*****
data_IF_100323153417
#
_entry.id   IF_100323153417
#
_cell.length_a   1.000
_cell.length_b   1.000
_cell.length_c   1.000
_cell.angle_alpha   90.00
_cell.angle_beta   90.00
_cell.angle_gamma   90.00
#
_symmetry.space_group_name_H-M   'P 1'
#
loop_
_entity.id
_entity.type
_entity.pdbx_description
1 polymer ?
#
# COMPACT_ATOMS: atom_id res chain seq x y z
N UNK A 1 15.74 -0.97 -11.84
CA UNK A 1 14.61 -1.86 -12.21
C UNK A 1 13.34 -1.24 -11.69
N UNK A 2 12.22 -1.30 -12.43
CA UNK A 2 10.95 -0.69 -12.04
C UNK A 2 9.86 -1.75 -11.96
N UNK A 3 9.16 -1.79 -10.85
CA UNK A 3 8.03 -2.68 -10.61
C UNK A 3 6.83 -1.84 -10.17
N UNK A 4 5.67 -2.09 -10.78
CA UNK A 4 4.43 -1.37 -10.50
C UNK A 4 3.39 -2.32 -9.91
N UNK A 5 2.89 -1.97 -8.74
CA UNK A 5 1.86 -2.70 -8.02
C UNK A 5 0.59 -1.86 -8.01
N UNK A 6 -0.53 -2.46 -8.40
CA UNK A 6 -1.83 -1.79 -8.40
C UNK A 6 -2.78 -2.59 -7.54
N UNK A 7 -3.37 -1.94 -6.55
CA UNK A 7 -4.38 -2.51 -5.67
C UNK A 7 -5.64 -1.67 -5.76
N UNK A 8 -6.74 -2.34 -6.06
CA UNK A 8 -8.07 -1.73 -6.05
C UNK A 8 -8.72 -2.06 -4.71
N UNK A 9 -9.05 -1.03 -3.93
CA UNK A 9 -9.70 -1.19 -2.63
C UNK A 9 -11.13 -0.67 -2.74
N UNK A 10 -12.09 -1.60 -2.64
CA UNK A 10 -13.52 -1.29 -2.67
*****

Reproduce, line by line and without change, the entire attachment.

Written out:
data_IF_100323153417
#
_entry.id   IF_100323153417
#
_cell.length_a   1.000
_cell.length_b   1.000
_cell.length_c   1.000
_cell.angle_alpha   90.00
_cell.angle_beta   90.00
_cell.angle_gamma   90.00
#
_symmetry.space_group_name_H-M   'P 1'
#
loop_
_entity.id
_entity.type
_entity.pdbx_description
1 polymer ?
#
# COMPACT_ATOMS: atom_id res chain seq x y z
N UNK A 1 15.74 -0.97 -11.84
CA UNK A 1 14.61 -1.86 -12.21
C UNK A 1 13.34 -1.24 -11.69
N UNK A 2 12.22 -1.30 -12.43
CA UNK A 2 10.95 -0.69 -12.04
C UNK A 2 9.86 -1.75 -11.96
N UNK A 3 9.16 -1.79 -10.85
CA UNK A 3 8.03 -2.68 -10.61
C UNK A 3 6.83 -1.84 -10.17
N UNK A 4 5.67 -2.09 -10.78
CA UNK A 4 4.43 -1.37 -10.50
C UNK A 4 3.39 -2.32 -9.91
N UNK A 5 2.89 -1.97 -8.74
CA UNK A 5 1.86 -2.70 -8.02
C UNK A 5 0.59 -1.86 -8.01
N UNK A 6 -0.53 -2.46 -8.40
CA UNK A 6 -1.83 -1.79 -8.40
C UNK A 6 -2.78 -2.59 -7.54
N UNK A 7 -3.37 -1.94 -6.55
CA UNK A 7 -4.38 -2.51 -5.67
C UNK A 7 -5.64 -1.67 -5.76
N UNK A 8 -6.74 -2.34 -6.06
CA UNK A 8 -8.07 -1.73 -6.05
C UNK A 8 -8.72 -2.06 -4.71
N UNK A 9 -9.05 -1.03 -3.93
CA UNK A 9 -9.70 -1.19 -2.63
C UNK A 9 -11.13 -0.67 -2.74
N UNK A 10 -12.09 -1.60 -2.64
CA UNK A 10 -13.52 -1.29 -2.67